Here’s today’s AdExchanger.com news round-up… Want it by email? Sign up here.
Cook The Books
Google is warning recipe bloggers to post pertinent information (which is to say, the ingredients and recipe) in visible, accessible parts of their site or risk being down-ranked in search results.
“To me, this seems like some sort of warning about an upcoming Google search algorithm update that might target those really long-winded, SEO-written recipe blogs and pages,” writes Barry Schwartz at Search Engine Roundtable.
Recipe sites are an interesting case study. The cruddiness of recipe blogs is an old internet joke. If writers put the ingredients and recipe at the top of the page, people would dip too quickly. To generate metrics that satisfy online ad systems – viewability, time on page, scrolls, clicks, etc. – publishers post miscellaneous content on top so users have to scroll to find the actual recipe.
One could argue that these sites fall into the made-for-advertising bucket, although Google’s term for this kind of content is “fluff” (seriously). But while the MFA label may be too strong in this case, these sites are clearly user-unfriendly and exist primarily to game ad tech yield.
It’s the kind of thing Google is bad at spotting in an automated way, so it also needs recipe bloggers to self-regulate.
The Duplication Dupe
Supply-path optimization shines an uncomfortable light on programmatic inefficiencies.
Now, bid duplication is in the spotlight.
Earlier this month, a whistleblower accused FreeWheel’s Smart Bidding solution of serving duplicate bids to inflate CTV auction demand. FreeWheel denies any impropriety, claiming its solution is still in the testing phase and any bid duplication will be weeded out.
Nevertheless, it remains widespread across the ecosystem. Fact is, programmatic incentivizes duplication, Adweek reports.
Publishers feel compelled to duplicate bid requests because even the appearance of more demand for their inventory can improve bid rates.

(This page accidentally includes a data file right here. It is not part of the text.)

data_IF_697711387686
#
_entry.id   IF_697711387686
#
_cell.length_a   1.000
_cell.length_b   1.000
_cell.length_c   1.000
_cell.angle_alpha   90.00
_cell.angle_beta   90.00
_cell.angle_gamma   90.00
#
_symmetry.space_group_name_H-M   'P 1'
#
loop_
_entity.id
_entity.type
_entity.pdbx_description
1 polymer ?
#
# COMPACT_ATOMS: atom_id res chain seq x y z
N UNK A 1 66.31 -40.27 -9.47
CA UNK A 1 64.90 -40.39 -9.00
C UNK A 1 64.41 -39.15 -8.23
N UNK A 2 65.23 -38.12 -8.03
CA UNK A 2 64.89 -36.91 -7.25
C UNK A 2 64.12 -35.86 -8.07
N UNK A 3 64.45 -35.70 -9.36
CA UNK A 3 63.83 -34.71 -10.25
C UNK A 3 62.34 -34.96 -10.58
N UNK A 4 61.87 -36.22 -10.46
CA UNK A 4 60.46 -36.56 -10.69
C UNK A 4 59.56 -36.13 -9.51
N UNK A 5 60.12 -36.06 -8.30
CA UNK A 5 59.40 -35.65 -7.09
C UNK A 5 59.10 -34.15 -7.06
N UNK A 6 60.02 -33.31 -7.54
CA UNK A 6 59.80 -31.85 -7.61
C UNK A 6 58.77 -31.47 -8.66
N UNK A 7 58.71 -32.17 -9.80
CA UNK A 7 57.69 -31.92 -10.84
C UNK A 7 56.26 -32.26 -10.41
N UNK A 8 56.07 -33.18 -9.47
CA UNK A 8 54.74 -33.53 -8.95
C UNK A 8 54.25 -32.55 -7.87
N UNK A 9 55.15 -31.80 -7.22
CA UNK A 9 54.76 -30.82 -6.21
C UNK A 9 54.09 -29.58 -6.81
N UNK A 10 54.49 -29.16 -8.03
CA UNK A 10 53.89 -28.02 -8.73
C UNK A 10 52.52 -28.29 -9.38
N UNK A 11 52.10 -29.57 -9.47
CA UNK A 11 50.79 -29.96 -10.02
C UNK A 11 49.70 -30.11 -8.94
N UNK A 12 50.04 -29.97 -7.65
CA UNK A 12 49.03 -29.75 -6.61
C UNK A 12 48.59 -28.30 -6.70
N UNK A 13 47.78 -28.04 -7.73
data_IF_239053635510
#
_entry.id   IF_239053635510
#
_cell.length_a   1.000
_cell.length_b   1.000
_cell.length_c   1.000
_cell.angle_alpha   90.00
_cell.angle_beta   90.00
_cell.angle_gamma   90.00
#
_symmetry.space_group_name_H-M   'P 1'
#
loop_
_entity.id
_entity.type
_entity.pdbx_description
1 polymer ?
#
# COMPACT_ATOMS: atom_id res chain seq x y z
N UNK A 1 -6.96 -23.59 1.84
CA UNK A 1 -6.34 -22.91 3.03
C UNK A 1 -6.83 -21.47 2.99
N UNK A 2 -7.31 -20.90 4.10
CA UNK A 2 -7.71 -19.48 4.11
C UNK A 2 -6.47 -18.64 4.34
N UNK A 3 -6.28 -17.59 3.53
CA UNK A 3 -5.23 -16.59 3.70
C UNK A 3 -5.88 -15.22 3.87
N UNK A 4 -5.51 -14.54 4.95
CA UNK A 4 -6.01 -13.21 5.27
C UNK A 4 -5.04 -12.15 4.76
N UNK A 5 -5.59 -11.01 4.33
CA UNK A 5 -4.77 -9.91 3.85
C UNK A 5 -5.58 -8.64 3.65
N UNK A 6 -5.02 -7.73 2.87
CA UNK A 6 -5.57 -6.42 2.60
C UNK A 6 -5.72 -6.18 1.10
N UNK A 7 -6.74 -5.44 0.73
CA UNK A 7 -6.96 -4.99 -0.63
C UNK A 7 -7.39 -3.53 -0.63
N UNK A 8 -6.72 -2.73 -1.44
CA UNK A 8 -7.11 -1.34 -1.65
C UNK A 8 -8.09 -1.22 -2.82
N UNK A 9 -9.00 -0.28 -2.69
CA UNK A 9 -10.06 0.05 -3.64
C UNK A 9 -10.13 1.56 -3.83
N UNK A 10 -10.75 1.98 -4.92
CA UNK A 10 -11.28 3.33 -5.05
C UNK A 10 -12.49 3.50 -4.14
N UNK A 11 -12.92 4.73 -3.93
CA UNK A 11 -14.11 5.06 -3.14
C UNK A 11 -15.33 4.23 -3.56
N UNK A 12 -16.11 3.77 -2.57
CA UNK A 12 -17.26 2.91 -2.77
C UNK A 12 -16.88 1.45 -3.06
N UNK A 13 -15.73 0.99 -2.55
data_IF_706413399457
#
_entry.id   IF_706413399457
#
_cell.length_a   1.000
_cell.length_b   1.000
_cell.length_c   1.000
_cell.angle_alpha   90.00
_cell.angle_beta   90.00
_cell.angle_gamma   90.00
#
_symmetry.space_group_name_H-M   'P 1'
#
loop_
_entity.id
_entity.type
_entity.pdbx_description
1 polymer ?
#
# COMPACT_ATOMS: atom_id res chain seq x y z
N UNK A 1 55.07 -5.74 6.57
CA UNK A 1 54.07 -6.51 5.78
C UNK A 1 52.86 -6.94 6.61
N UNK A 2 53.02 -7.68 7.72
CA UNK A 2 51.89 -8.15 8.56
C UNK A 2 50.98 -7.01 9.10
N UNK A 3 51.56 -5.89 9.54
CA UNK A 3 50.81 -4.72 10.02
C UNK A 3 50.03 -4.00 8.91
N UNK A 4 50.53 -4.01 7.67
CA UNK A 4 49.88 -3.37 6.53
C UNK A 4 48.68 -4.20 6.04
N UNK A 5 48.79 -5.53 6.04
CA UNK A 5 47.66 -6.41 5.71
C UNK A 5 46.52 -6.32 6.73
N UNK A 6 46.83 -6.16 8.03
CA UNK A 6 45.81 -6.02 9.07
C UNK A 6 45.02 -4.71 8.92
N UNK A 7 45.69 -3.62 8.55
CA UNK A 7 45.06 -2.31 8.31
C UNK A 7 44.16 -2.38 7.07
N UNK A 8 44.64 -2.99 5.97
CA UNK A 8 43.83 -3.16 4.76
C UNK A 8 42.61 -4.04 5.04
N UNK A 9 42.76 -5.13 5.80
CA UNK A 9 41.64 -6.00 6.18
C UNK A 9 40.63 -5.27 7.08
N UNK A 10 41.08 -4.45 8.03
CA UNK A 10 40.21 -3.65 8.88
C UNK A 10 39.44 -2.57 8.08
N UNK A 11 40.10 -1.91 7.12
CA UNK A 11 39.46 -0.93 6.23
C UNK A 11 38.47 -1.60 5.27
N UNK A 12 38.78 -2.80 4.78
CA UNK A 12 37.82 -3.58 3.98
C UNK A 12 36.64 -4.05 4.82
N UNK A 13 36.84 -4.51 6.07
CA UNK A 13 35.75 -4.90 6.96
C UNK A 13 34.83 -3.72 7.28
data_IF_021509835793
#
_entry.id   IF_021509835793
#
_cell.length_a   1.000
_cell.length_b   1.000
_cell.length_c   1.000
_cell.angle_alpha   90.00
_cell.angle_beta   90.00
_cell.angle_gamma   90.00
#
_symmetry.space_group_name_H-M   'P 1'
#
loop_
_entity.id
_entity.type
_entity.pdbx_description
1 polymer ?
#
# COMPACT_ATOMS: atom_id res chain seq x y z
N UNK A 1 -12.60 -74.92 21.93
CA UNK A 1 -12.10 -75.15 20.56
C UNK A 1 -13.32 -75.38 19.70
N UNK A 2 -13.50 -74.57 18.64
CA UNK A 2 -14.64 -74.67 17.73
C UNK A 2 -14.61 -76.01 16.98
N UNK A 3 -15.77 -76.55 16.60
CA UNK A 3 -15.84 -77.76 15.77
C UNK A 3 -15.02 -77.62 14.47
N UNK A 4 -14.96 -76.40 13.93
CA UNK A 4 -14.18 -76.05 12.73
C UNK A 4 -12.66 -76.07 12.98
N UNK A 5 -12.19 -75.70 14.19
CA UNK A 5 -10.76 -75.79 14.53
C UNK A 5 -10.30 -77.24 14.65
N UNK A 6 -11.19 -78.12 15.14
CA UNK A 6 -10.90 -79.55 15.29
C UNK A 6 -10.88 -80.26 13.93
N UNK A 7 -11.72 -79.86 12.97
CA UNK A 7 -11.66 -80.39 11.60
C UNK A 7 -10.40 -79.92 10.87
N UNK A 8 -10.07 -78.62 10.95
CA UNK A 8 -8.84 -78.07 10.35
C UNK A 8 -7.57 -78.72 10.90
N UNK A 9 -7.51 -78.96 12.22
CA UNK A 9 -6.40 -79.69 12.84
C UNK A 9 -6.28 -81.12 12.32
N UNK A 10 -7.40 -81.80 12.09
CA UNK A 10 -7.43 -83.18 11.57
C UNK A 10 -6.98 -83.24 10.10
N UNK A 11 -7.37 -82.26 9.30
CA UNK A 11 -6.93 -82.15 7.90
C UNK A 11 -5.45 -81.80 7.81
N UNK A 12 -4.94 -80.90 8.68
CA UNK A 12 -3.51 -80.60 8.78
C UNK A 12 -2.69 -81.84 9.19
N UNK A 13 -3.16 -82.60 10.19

Pricing issues aside, duplicating bids also reduces the transparency advertisers have into the inventory they purchase, which may fly for YouTube and Facebook but is a major faux pas for third-party programmatic.
Meanwhile, buy-side platforms like The Trade Desk are introducing methods to crack down on bid duplication. These measures have been successful at mitigating the problem, says Will Doherty, TTD’s VP of inventory development, but “it’s certainly far from solved.”
Stores of Value
Retailers like Walmart and Target embraced produce and grocery sales because the category has extremely high customer loyalty – or, more accurately, consistent return traffic.
The idea has always been to become part of people’s grocery-shopping routine – and then encourage them to also fill their cart with higher-margin products, like home decor, consumer tech and fashion.
Why do we bring this up?
Walmart just unveiled 117 remodeled stores with floor layouts that push shoppers to expand their carts, both in-store and online. Meanwhile, Target’s new store design, which was revealed in November 2022 and is slated for a wider rollout next year, includes double-wide aisles to accommodate storing and displaying larger products.
Both Target and Walmart are also heavily invested in new shopper marketing programs – and the new store layouts are built around BOPIS. (For the uninitiated, that’s buy online, pick up in-store).
Walmart’s announcement cites new in-store “digital touch points” for product searches and descriptions. “And don’t forget the Walmart+ express lane or the touch-free ease of Walmart Pay,” according to the release. Okay, we won’t.
But Wait, There’s More!
Why media agencies remain the cornerstone of holding group profitability. [Digiday]
A news publisher trade group says AI bots are trained heavily on news content. [NYT]
Begun, the race to regulate AI has. [Bloomberg]
Connectly, a conversational commerce tech startup, raises $7.8 million in Series A funding. [release]
WPP’s Lindsay Pattison moves from overseeing clients to staff. [Campaign]